It has been circulating for more than a day that the Miss Universe format would be somewhat similar to that of Miss Intercontinental. Although we have reliable sources that confirmed this news to us, we opted to get more information on the matter before dipping our toes in the pool, so to speak. Being in Las Vegas to watch the rehearsals live and getting to seat alongside national directors in the rehearsals allowed us to get more accurate info on the proceedings.
Earlier I have published an article update on how the top 16 semifinalists are chosen. The top 16 will comprise of 4 girls from North and South America, 4 from the Europe, 4 girls from Africa and Asia-Oceania with the last 4 wildcard girls coming from any of the continents. This new format is met with hesitancy by pageant fans.
And these are my thoughts on it:
* Biggest disadvantage of the new format would be the girls from the Americas (North & South America plus the Caribbean). They have strong representation this year with Canada, USA, Mexico, Dominican Republic, Puerto Rico, Panama, Jamaica, Paraguay, Brazil, Colombia, & Venezuela. It would be a bloody torture to see some of these strong girls clap behind the stage come finals.
* Biggest advantage of the new format would be Europe because they only have a handful of strong girls (Russia, Spain, Great Britain, Sweden & Iceland) who performed strongly at the preliminary swimsuit and gown competitions. IMHO in this group, they should have also added Lebanon, Turkey and Israel since they are mostly Caucasian looking and these countries are part of the Mediterranean.
* Aside from the major frontrunners of Asia & Africa (South Africa, Philippines, & Thailand), there are other strong competitors from this group such as Ghana, Tanzania, Mauritius, Cambodia, Indonesia and Korea.
* It would be interesting to see if the wildcards will mainly comprise of girls from Asia and the Americas. Because this is where I believe the girls who are so thirsty to win are grouped.
* I also think that allowing the weakest group more slots into the semis is just a play to make that group get interested more with the Miss Universe pageant. Which I would say not much of a good investment. In my humble opinion, Asia should be afforded a separate grouping since it is Asia that has a growing market for pageants.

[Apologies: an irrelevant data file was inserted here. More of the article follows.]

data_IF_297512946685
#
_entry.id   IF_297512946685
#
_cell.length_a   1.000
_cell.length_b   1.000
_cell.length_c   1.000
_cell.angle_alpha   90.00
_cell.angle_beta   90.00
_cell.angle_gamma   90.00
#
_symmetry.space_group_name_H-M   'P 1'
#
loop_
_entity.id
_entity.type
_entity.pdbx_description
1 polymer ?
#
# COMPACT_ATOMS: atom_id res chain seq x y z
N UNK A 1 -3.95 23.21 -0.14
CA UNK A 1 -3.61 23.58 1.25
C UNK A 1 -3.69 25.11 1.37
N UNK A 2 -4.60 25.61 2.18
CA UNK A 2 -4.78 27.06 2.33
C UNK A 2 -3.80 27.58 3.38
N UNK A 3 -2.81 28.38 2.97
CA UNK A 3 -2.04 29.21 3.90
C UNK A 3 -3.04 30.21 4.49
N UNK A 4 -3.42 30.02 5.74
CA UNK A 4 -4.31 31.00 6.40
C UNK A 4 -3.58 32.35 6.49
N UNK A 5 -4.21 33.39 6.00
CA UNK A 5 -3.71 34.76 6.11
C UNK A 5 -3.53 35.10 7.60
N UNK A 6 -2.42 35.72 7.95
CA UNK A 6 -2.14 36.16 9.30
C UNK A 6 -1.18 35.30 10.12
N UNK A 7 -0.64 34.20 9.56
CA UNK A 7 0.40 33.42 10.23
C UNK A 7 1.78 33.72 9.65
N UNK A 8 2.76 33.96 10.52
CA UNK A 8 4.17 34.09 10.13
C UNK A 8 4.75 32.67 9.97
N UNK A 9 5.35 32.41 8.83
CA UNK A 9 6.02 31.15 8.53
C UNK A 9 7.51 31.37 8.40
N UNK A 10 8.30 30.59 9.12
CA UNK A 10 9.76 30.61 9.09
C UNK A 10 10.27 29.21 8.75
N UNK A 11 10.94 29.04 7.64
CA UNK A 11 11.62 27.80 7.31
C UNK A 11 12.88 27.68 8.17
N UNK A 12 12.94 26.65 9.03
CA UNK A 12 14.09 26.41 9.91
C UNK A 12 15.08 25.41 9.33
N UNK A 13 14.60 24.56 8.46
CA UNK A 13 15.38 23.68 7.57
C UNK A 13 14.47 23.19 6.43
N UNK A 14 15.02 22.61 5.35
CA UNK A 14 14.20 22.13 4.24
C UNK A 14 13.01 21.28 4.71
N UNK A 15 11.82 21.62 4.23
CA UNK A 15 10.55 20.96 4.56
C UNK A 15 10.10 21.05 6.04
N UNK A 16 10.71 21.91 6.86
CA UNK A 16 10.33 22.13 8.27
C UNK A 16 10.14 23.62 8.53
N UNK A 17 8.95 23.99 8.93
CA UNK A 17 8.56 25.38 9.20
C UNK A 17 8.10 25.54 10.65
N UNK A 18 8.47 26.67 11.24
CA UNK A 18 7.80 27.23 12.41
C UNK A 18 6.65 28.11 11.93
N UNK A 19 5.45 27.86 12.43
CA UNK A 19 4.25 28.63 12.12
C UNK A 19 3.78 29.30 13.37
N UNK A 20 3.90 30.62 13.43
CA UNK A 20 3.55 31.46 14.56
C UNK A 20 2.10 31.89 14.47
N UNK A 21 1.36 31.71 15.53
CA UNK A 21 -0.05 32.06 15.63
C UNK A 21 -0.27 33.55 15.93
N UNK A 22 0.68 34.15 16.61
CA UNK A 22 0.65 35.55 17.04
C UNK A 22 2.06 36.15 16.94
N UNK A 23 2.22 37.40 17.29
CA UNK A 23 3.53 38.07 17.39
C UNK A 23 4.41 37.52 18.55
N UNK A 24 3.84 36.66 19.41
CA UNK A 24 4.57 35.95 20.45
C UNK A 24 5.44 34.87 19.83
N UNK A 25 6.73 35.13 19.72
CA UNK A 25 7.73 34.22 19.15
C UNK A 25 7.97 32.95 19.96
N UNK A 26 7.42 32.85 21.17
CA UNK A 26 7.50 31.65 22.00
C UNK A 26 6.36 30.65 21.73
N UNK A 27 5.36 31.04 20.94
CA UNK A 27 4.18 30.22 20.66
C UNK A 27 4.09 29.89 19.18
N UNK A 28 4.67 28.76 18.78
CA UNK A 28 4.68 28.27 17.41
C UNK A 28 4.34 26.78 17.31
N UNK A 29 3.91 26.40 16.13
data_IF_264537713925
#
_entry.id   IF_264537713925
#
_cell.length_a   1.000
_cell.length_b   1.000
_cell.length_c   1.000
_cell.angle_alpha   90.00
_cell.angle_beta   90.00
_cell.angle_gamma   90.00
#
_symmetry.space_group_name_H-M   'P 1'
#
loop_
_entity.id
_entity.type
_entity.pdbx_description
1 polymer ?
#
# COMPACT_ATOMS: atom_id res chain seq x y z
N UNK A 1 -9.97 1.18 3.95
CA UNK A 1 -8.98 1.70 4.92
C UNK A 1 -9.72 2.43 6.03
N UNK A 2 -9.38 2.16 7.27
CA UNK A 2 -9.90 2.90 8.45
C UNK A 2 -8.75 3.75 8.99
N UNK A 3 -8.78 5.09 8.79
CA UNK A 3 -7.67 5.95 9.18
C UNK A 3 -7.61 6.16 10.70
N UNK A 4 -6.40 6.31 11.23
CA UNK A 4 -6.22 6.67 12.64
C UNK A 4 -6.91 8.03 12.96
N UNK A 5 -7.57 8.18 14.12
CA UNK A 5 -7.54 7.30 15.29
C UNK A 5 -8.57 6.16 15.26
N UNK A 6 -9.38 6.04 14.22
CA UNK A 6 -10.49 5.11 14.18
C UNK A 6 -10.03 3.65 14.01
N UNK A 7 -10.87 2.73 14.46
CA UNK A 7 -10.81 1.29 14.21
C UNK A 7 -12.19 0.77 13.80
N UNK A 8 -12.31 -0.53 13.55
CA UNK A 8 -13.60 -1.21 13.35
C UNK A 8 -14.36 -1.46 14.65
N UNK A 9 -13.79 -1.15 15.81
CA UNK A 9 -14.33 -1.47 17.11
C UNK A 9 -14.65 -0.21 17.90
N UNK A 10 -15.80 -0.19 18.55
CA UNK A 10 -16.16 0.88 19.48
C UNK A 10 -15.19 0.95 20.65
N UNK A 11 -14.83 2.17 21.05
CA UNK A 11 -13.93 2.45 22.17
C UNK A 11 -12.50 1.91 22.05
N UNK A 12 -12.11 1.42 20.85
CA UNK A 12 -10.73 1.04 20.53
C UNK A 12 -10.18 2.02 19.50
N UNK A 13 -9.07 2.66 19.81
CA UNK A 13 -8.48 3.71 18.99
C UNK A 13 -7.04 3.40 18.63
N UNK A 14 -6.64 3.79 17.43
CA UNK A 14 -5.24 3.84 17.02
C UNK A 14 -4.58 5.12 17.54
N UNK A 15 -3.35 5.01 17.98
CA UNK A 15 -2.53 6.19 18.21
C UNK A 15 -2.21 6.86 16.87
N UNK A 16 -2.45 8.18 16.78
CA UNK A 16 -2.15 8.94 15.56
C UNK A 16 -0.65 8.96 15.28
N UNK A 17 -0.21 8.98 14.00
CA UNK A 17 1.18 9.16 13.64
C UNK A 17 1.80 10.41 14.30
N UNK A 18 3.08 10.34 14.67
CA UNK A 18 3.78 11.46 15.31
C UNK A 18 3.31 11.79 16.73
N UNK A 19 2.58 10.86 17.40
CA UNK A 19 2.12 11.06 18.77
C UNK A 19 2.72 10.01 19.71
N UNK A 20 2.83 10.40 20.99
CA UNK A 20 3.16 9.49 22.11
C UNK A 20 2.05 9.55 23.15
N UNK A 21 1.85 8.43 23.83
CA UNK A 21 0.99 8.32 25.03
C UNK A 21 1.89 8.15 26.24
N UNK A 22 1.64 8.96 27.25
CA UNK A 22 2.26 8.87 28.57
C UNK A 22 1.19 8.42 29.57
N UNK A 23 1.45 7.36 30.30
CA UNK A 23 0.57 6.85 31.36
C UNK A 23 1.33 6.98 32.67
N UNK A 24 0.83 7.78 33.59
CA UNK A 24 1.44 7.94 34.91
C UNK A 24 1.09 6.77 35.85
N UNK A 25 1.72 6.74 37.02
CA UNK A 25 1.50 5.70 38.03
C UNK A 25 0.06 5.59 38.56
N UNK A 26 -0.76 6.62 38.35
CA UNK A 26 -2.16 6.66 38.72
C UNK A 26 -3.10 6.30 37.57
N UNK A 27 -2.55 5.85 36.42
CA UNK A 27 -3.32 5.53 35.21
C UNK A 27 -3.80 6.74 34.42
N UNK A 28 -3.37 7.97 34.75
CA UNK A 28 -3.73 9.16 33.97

You may or may not agree with my thoughts on this matter but I wanna get you thinking more critically. I welcome this new innovation from Miss Universe but I am not much of a fan of how the girls are grouped. I believe there is a much better way to group them much more evenly to level the playing field.
When we speak of luxury heritage brands in fashion, we speak of the history, craftsmanship and tradition of long withstanding brands like Louis Vuitton, Hermés, Chanel, Dior or TAG Heuer. Some of these brands have been in existence since the 1850’s to the 1950’s and carries with them a sense of timelessness and longevity. For international pageants, only three has come close to be called such: Miss World, Miss Universe and Miss International. Among the most popular international pageants, these three has withstood the test of time being in existence for at least 50 years. We can actually nickname Miss World is the Hermes of pageantry, Miss International is Chanel and Miss Universe is Dior.
Technically, the Miss Universe pageant is the oldest international pageant title in existence. Did you know that in 1926, there used to be Miss Universe pageant organized by the International Pageant of Pulchritude? This existed until 1935 and was based in Galveston, Texas. The first Miss Universe Pageant that we now know of was held in Long Beach, California in 1952 by Pacific Knitting Mills, manufacturer of Catalina Swimwear. The pageant was first televised in 1955. In 1998, Miss Universe, Inc. changed its name to Miss Universe Organization after Donald Trump acquired the pageant. It moved its headquarters from California to New York City in the same year.
Did you know that the Miss World got it name not from the organizers of the pageant but from the press that covered the competition? The first pageant was organized by founder Eric Morley and called it Festival Bikini Contest as it was held at the Festival of Britain celebration held in 1951. The name Miss World stuck to the pageant and was used since then. The first pageant gathered 26 contestants with 10 coming from Great Britain. In 1959, the British Broadcasting Corporation started televising the pageant. And it 1980, the Beauty with a Purpose re-branded the pageant, although the pageant stopped being broadcast in Britain in the year 1988.
Since 1972, the Miss International pageant has been primarily held in Japan, although it traces its roots in Long Beach, California. The pageant was first held in 1960 which saw Stella Marquez besting 51 others for the title. The pageant ownership have changed since moving to Japan and was called Japan Beauty Congress Association. It was in 1975 when the organization was finally renamed International Cultural Association which has remained to this day.
High voltage prestige, being timeless and a long history is one of the key elements to be called a luxury heritage brand. something that the three oldest pageants in the earth could easily boast of. But its not just those that makes these three pageants heritage brands, it is their commitment to their causes that continuously makes them some of the most relevant competitions around.